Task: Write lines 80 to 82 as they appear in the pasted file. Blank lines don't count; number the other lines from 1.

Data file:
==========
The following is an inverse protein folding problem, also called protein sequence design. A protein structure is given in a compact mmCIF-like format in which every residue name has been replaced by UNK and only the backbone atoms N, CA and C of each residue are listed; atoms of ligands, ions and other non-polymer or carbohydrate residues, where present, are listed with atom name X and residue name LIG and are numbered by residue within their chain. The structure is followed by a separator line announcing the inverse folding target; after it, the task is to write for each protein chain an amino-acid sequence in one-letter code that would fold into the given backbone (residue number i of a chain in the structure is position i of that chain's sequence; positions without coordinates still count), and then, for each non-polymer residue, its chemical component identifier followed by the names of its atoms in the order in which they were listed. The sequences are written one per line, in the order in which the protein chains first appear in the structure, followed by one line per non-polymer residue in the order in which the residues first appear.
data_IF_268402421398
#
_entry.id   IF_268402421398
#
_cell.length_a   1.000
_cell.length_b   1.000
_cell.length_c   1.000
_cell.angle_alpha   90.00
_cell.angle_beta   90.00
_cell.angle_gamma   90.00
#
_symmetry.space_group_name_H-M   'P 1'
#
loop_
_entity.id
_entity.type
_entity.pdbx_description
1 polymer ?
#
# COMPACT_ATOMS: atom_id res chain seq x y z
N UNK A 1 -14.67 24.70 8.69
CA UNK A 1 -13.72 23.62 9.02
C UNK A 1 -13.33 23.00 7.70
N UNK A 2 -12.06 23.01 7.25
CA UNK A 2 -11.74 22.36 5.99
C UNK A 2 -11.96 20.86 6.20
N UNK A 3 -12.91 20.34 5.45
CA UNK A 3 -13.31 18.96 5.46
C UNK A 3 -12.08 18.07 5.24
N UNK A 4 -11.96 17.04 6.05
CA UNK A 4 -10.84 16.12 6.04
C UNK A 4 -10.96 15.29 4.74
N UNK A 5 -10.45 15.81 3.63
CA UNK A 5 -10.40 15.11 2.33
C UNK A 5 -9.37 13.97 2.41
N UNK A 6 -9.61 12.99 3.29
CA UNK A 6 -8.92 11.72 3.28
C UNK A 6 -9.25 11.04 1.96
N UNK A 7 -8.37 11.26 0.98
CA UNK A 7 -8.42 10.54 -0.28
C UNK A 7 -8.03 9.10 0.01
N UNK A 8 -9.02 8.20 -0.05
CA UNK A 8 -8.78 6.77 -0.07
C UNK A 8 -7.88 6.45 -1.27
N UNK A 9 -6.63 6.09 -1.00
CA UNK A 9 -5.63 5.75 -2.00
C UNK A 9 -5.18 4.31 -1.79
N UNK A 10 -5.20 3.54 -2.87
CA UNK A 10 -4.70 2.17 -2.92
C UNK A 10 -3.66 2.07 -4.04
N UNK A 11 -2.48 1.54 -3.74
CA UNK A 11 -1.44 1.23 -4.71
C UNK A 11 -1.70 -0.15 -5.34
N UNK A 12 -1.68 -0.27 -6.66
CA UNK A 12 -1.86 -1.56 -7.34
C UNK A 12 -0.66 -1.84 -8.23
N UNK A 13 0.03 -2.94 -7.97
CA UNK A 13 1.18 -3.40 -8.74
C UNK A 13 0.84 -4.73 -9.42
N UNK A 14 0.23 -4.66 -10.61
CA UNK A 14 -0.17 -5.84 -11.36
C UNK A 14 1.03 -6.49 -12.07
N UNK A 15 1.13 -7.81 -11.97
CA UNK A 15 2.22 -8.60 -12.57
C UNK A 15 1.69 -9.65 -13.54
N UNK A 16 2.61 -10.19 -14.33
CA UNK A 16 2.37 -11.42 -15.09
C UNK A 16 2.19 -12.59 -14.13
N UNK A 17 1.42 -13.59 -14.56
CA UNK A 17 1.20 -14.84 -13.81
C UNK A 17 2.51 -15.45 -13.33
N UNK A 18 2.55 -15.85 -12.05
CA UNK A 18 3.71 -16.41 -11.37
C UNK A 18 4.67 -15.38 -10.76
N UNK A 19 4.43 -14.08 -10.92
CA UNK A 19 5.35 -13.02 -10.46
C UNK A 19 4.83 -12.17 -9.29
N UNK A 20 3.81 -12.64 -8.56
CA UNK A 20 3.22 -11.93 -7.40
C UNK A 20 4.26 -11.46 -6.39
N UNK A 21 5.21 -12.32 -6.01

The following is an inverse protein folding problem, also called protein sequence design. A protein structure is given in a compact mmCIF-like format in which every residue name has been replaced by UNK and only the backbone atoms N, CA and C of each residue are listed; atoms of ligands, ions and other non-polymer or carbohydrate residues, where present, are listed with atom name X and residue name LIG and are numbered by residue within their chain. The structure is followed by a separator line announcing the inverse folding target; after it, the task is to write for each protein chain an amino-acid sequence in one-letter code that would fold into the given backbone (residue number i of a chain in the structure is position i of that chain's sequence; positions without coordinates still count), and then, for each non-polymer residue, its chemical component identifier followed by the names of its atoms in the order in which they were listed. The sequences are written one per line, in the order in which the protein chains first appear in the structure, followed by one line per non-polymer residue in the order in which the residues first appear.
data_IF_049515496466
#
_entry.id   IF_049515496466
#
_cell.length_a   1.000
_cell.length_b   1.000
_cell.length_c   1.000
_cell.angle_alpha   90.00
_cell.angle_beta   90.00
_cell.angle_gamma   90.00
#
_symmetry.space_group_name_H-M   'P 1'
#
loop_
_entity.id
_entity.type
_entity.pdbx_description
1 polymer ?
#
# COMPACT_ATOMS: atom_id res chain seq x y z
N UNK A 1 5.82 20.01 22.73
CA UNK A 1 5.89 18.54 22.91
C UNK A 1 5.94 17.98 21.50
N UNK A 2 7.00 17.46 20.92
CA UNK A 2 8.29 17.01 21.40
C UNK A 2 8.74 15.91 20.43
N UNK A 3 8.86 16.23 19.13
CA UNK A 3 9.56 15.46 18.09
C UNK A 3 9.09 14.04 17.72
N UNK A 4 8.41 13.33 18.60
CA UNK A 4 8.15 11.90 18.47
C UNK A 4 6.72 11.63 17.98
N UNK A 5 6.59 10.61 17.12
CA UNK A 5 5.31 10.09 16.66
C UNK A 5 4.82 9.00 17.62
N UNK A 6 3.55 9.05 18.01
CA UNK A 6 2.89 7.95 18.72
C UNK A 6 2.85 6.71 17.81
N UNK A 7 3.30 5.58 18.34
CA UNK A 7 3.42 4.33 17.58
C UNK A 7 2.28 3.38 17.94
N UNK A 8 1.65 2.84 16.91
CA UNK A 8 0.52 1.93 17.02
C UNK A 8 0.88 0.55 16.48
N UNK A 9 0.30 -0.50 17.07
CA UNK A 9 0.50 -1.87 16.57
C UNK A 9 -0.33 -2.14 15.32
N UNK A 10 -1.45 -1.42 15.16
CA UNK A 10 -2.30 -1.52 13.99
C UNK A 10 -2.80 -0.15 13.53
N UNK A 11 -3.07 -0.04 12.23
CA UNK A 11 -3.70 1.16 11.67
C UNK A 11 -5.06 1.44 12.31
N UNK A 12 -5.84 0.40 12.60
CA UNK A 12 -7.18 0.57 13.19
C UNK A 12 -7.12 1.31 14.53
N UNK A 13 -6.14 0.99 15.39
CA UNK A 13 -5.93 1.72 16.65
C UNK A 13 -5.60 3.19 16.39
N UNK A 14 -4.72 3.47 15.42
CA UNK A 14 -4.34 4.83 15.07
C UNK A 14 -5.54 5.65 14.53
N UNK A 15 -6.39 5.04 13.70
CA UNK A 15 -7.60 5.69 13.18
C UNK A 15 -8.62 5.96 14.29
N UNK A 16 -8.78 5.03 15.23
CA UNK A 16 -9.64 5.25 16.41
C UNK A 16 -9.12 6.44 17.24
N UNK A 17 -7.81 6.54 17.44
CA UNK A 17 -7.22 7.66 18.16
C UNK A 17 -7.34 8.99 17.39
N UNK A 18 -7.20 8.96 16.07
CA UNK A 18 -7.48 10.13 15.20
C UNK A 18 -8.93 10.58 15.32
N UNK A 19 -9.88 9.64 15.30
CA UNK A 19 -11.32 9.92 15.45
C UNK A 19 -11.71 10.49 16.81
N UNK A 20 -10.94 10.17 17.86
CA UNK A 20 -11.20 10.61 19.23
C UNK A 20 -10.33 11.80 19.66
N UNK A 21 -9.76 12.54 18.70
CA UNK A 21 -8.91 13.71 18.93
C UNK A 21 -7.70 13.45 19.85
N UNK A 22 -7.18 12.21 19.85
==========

CA UNK A 20 3.22 -11.93 -7.40
C UNK A 20 4.26 -11.46 -6.39
N UNK A 21 5.21 -12.32 -6.01